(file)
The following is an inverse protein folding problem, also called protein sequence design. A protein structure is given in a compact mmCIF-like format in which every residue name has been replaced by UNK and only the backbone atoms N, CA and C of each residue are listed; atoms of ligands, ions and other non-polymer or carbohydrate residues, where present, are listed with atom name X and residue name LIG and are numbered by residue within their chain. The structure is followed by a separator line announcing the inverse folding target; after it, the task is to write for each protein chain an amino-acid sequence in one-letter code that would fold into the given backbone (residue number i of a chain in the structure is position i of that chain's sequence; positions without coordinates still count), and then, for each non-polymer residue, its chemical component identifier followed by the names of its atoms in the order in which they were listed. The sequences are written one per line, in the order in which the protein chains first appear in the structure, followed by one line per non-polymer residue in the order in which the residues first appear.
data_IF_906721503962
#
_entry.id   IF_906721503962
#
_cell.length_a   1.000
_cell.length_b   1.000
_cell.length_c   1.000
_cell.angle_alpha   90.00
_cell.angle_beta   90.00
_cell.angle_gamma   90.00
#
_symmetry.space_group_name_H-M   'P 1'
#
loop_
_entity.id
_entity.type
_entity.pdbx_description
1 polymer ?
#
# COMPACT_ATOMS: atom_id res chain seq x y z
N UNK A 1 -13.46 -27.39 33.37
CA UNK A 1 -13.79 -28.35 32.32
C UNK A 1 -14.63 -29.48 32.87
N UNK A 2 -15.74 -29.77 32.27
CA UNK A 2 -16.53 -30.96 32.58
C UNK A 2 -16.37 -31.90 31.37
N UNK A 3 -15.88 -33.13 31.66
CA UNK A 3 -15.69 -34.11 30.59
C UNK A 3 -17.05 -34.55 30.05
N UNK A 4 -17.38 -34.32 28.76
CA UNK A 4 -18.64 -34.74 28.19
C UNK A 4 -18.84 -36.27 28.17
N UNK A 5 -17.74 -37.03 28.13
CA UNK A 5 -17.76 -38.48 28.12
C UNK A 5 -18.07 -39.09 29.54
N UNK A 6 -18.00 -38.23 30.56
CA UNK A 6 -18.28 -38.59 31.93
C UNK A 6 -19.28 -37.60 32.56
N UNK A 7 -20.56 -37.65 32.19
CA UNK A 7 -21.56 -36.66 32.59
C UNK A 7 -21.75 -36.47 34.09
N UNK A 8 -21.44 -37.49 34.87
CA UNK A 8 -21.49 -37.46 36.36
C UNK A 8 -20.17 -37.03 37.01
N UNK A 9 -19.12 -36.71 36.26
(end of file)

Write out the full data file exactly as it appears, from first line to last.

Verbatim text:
The following is an inverse protein folding problem, also called protein sequence design. A protein structure is given in a compact mmCIF-like format in which every residue name has been replaced by UNK and only the backbone atoms N, CA and C of each residue are listed; atoms of ligands, ions and other non-polymer or carbohydrate residues, where present, are listed with atom name X and residue name LIG and are numbered by residue within their chain. The structure is followed by a separator line announcing the inverse folding target; after it, the task is to write for each protein chain an amino-acid sequence in one-letter code that would fold into the given backbone (residue number i of a chain in the structure is position i of that chain's sequence; positions without coordinates still count), and then, for each non-polymer residue, its chemical component identifier followed by the names of its atoms in the order in which they were listed. The sequences are written one per line, in the order in which the protein chains first appear in the structure, followed by one line per non-polymer residue in the order in which the residues first appear.
data_IF_906721503962
#
_entry.id   IF_906721503962
#
_cell.length_a   1.000
_cell.length_b   1.000
_cell.length_c   1.000
_cell.angle_alpha   90.00
_cell.angle_beta   90.00
_cell.angle_gamma   90.00
#
_symmetry.space_group_name_H-M   'P 1'
#
loop_
_entity.id
_entity.type
_entity.pdbx_description
1 polymer ?
#
# COMPACT_ATOMS: atom_id res chain seq x y z
N UNK A 1 -13.46 -27.39 33.37
CA UNK A 1 -13.79 -28.35 32.32
C UNK A 1 -14.63 -29.48 32.87
N UNK A 2 -15.74 -29.77 32.27
CA UNK A 2 -16.53 -30.96 32.58
C UNK A 2 -16.37 -31.90 31.37
N UNK A 3 -15.88 -33.13 31.66
CA UNK A 3 -15.69 -34.11 30.59
C UNK A 3 -17.05 -34.55 30.05
N UNK A 4 -17.38 -34.32 28.76
CA UNK A 4 -18.64 -34.74 28.19
C UNK A 4 -18.84 -36.27 28.17
N UNK A 5 -17.74 -37.03 28.13
CA UNK A 5 -17.76 -38.48 28.12
C UNK A 5 -18.07 -39.09 29.54
N UNK A 6 -18.00 -38.23 30.56
CA UNK A 6 -18.28 -38.59 31.93
C UNK A 6 -19.28 -37.60 32.56
N UNK A 7 -20.56 -37.65 32.19
CA UNK A 7 -21.56 -36.66 32.59
C UNK A 7 -21.75 -36.47 34.09
N UNK A 8 -21.44 -37.49 34.87
CA UNK A 8 -21.49 -37.46 36.36
C UNK A 8 -20.17 -37.03 37.01
N UNK A 9 -19.12 -36.71 36.26